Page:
October 28, 2009
10 minutes with Christie True
CHRISTIE TRUE has been at the forefront of wastewater treatment in the Pacific Northwest
for 25 years. She graciously answers a few questions from Steffran Neff of Brown and Caldwell.
Name: Christie True
Title: Director, King County (Wash.) Wastewater Treatment Division
Background: Christie has served as director of King County's Wastewater Treatment Division since 2007. She is a 25-year employee of the county and previously served as the manager of the Wastewater Treatment Division's Major Capital Improvement Program. She has successfully overseen a $250 million annual budget that includes construction on the county's $1.8 billion Brightwater Treatment Plant. WTD provides wastewater collection and treatment to 17 cities, 17 sewer districts and more than 1.5 million residents in three counties in Washington State.
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What drew you to a career in wastewater treatment?
Christie True: I had a biology teacher in high school that had the class study water quality and sampling. As part of the class, I studied a creek downstream of a wastewater treatment plant. This experience got me interested in environmental science and water/wastewater treatment. My degree is in Environmental Science from Huxley College, which is the environmental studies school within Western Washington University. While at Huxley I had an internship at the Post Point Treatment Plant in Bellingham. After college I continued to work there for four years and then went to work at Metro’s environmental lab. Metro merged with King County in the 1990s and I have worked in the wastewater program the entire time.
Did you career evolve as you thought
True: Twenty years ago, I wouldn’t have said “I will be the director of the wastewater treatment division.” I just took advantage of opportunities as they arrived and grew into the people management side of the business.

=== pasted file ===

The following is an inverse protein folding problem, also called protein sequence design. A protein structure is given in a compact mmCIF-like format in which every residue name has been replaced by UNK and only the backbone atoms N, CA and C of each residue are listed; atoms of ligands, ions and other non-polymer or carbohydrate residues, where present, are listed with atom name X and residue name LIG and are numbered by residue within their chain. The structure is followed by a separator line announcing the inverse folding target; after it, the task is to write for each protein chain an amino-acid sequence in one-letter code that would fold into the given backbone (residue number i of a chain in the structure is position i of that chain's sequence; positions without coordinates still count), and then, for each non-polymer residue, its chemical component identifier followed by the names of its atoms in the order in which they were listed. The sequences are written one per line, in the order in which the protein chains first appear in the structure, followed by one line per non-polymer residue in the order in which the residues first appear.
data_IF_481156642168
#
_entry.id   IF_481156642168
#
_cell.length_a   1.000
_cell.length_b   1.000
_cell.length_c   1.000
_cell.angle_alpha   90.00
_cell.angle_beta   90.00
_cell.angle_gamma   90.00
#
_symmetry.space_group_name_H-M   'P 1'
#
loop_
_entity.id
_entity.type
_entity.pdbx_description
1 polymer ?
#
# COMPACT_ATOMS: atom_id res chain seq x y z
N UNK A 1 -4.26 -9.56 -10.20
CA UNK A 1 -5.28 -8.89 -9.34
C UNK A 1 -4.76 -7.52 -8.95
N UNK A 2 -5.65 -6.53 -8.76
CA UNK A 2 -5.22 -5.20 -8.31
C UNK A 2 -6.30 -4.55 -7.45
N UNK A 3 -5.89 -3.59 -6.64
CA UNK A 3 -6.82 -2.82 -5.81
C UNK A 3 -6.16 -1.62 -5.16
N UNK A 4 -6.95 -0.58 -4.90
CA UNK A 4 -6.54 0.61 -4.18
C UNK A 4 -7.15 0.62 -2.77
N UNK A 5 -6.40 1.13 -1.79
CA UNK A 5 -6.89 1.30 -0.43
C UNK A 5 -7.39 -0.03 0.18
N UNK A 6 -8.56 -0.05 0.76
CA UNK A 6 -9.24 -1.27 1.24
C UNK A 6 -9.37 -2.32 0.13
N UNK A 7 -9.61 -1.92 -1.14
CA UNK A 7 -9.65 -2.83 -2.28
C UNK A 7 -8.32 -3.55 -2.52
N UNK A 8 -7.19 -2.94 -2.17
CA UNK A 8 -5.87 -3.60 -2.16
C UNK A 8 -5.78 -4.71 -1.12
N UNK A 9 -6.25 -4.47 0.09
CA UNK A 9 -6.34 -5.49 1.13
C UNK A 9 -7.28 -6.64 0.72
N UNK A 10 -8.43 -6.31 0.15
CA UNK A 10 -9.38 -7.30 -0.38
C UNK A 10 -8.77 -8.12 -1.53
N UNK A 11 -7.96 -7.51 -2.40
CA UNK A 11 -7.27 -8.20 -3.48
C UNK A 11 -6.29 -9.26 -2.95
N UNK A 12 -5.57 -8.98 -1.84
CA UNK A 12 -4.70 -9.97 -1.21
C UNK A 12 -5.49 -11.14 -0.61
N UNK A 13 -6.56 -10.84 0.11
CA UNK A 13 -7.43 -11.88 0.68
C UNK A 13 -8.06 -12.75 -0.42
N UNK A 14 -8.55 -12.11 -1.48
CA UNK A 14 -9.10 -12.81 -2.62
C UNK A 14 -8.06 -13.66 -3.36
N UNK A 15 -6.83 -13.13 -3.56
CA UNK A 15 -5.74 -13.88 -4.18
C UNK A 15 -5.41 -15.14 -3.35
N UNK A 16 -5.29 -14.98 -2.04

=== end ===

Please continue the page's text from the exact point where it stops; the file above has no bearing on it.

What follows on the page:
How has the industry changed since
True: First, I think it has gotten more diverse both in gender and ethnicity. Second, I have seen the industry become more technology driven. In the beginning we didn’t have many computer systems, now we have control systems in place to manage operations and collect real-time data. Another big switch is the “waste to resources” concept (creating biosolids, reclaimed water and energy from the wastewater treatment process). This is much more prevalent now. Finally, the industry has to be more financially self-sufficient now. In the beginning there was a lot of state and federal money to rely on. Now we are on our own in maintaining and making the necessary upgrades to our infrastructure.
Do you see challenges with maintaining the industry workforce?
True: There were a lot of people getting into wastewater treatment in the '70s on the heals of the Clean Water Act. There was a lot of interest then and therefore there are a lot of people in their 50s currently making up the work force today.
What would bring people back
in the field?
True: Wastewater is a “green” industry. Young people are interested in green jobs. We should be out talking about the industry that way. We need
to get out to different audiences and also promote the study of the environment and science in schools. We look for opportunities to educate the public. We bring approximately 3,000 kids a year through the treatment plants, basically opening up the door to help kids understand how their “poop gets treated.”
Where do you see the industry moving forward? What are the opportunities
True: We as an industry have been successful at convincing people to stay away from sewage so that people were happy that the waste was taken away; out of sight, out of mind. Now we need to rethink our message and get the public engaged around “waste as a resource."
The other area I see moving forward is Asset Management. Everyone is currently doing something related to better utility asset management. The industry is aware of financial constraints and looming refurbishment and replacement needs. It is a big challenge. Utilities will make themselves financially sound to meet the upcoming needs through good Asset Management.
What do you like to do in your free time?
True: I like to be busy. My philosophy is “work hard, play hard.” I travel, garden, and herd sheep with my dogs. I don’t actually own sheep, but train and take my dogs, an
Australian shepherd and a Border collie, out to farms to herd sheep.
Herding sheep? Have you been able
to pull that into your leadership style?
True: Actually, yes. I have a book, “The Way of the Shepherd: 7 Ancient Secrets to Managing Productive People" by Dr. Kevin Leman and William Pentak. It has provided me useful ideas on how I can be a better leader through the metaphor of being a shepherd.
What would be one thing that you would hope to have as your legacy?
True: I love this question. The one thing I really want to leave is a legacy of strong leaders in the organization. I hope this legacy is sustained as a priority. I feel that if you have good leaders you can get everything else. You can have the best employees in the world, but without strong leadership you cannot reach the highest levels of performance.